“Adolescents today face a widespread chronic health problem: sleep deprivation. Although society often views sleep as a luxury that ambitious or active people cannot afford, research shows that getting enough sleep is a biological necessity, as important to good health as eating well or exercising.”–National Sleep Foundation
Why Is This Important?
“Getting a little extra sleep in the morning can be vital for teens”
–Horacia de la Iglesia
Sleep deprivation is a detriment to all age groups, however adolescents seem to need as much sleep as children do – 8.5 to 9.25 hours a night (National Sleep Foundation).
Once children begin their transition to adolescence, their sleep patterns tend to change and their alertness becomes greater longer into the evening. This may have something to do with their melatonin secretion, which has been shown to happen later at night than it did when they were younger. Since the beginning of the melatonin secretion happens later into the night, it also stops later in the morning – “which makes it harder the wake up early.”
Mary A Carskadon pioneered this adolescent sleep research, and also found that “the circadian timing system can be reset if light exposure is carefully controlled.” (National Sleep Foundation)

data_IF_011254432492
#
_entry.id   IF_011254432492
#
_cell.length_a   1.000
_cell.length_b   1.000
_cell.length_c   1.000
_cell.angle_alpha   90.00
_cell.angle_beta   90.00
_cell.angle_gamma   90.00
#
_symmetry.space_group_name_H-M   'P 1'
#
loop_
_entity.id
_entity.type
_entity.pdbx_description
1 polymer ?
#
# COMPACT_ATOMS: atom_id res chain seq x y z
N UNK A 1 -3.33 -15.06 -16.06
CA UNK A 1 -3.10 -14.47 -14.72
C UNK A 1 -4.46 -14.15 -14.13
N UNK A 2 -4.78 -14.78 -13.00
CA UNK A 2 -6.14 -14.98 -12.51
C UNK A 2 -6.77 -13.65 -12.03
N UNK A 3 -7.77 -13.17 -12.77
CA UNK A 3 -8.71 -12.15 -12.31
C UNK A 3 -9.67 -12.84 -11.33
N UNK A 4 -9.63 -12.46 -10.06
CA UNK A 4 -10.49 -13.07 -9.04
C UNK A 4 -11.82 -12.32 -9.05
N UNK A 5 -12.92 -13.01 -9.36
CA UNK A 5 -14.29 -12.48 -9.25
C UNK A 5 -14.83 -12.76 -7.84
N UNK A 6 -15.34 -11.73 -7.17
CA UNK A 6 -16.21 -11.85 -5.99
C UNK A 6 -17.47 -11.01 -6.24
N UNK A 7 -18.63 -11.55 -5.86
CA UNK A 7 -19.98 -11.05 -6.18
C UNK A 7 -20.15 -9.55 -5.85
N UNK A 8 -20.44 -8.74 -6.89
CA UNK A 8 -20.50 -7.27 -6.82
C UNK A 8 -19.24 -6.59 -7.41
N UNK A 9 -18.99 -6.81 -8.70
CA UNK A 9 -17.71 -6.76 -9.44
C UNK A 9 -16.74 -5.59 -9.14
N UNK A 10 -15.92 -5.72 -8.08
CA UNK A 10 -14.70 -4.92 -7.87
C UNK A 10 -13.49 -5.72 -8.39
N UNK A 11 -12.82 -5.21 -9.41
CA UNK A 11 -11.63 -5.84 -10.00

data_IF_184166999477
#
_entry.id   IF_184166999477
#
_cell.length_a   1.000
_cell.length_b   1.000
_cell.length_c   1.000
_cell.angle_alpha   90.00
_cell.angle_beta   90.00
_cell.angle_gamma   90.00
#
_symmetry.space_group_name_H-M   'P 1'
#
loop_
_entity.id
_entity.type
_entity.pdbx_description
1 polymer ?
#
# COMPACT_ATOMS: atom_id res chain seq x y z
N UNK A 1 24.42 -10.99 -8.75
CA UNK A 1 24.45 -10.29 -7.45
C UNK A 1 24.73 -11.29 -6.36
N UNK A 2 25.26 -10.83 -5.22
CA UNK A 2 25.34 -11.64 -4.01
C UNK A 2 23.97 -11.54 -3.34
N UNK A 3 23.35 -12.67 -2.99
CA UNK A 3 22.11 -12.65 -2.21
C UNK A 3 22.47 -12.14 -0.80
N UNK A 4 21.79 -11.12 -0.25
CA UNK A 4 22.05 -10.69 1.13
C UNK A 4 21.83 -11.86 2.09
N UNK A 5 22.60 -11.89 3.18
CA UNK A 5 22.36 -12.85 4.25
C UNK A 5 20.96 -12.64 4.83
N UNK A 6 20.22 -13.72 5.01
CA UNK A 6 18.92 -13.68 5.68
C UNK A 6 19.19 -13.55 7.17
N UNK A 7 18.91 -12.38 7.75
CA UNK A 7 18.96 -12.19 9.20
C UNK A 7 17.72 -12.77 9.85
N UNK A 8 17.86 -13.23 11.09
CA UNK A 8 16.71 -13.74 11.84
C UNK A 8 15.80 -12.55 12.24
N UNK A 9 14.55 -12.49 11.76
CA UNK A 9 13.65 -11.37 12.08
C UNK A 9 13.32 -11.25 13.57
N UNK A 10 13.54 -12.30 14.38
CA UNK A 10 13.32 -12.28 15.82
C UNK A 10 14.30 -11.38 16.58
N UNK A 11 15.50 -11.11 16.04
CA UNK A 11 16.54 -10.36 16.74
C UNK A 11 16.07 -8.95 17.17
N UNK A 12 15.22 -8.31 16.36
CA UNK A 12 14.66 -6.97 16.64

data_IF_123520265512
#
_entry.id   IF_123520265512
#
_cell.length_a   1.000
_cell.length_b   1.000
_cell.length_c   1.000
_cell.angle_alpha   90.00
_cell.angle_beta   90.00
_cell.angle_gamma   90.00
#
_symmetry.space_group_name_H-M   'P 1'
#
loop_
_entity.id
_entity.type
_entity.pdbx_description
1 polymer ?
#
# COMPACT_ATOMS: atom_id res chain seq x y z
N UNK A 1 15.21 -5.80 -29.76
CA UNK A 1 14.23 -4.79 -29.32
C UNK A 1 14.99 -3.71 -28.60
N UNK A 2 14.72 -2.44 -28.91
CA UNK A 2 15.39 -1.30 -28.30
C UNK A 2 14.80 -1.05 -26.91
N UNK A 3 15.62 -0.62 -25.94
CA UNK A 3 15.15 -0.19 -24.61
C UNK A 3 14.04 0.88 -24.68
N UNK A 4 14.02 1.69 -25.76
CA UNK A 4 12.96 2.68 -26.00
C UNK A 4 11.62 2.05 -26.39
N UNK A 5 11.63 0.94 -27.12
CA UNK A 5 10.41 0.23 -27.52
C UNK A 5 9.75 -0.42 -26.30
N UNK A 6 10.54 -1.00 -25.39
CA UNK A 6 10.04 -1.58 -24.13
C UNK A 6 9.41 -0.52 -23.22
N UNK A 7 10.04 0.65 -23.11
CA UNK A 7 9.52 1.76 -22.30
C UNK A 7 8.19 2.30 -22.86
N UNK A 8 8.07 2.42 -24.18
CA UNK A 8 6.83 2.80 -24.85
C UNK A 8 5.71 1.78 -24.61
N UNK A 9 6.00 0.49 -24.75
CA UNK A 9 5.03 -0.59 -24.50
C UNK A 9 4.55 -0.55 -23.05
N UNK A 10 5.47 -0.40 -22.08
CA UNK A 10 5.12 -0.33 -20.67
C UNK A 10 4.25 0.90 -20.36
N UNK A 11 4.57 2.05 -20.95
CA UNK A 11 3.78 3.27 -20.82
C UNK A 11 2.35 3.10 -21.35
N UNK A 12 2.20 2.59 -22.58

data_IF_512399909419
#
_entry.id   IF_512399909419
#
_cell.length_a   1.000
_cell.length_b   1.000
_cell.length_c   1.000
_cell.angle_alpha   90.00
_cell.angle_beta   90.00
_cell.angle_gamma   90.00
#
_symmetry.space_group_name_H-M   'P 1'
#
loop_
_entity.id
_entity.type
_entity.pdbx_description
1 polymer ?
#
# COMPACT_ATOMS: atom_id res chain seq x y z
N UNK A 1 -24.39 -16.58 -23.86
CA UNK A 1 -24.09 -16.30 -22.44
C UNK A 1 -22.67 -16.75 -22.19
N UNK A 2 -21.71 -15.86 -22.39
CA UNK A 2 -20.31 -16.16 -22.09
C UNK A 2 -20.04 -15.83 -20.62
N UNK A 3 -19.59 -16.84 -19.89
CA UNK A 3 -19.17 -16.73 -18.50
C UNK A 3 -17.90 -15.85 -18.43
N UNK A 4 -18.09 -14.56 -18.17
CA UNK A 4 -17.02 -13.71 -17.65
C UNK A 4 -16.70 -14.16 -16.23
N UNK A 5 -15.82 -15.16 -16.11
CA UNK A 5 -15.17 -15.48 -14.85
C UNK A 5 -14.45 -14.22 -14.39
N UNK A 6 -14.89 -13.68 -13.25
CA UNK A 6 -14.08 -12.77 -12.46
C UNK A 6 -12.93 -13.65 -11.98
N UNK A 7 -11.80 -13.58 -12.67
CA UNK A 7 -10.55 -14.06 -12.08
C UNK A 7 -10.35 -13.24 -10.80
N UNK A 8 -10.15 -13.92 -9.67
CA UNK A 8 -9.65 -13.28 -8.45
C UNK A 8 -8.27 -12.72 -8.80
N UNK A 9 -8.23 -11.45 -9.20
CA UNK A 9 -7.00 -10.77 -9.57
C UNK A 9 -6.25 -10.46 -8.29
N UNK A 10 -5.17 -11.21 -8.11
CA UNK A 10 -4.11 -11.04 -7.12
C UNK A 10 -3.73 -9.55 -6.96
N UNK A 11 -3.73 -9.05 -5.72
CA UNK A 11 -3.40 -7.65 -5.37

“In 2014, the American Academy of Pediatrics issued a policy statement” denoting the benefits of moving school start times to 8:30 – and only 17% of public middle and high schools have followed suit. (NPR)
Later School Start Time Findings
Latest research suggests that school districts in Seattle that have delayed start times for high school have telling evidence of improved school engagement. The experiment was conducted in two schools – Franklin and Roosevelt High Schools. The students’ sleep habits were studied before and after the school start time change, and there was an average of 34 additional minutes of sleep that the students were able to get after the change.
“The study also found an improvement in grades and a reduction in tardiness and absences.”
The study also found that the later start times did not delay the adolescents’ bed time. The researchers say they are not certain that the additional sleep increased academic performance, but that the classroom engagement was significantly higher.
A doctor from the American Academy of Pediatrics – Dr. Cora Collette Breuner – was not involved, but she did react enthusiastically to the news of the study. She also mentioned that this study was a progressive step toward finding a way to level the playing field between higher- and lower-income districts.(NPR)
Whether or not we listen, sleep continues to be a priority for individuals and adolescents are no exception. In fact, they need the help of adults to help enforce the necessary changes for their benefit. Further research on these studies can be found in the embedded links, and more information can be found in our blog posts relating to the negative effects of sleep deprivation.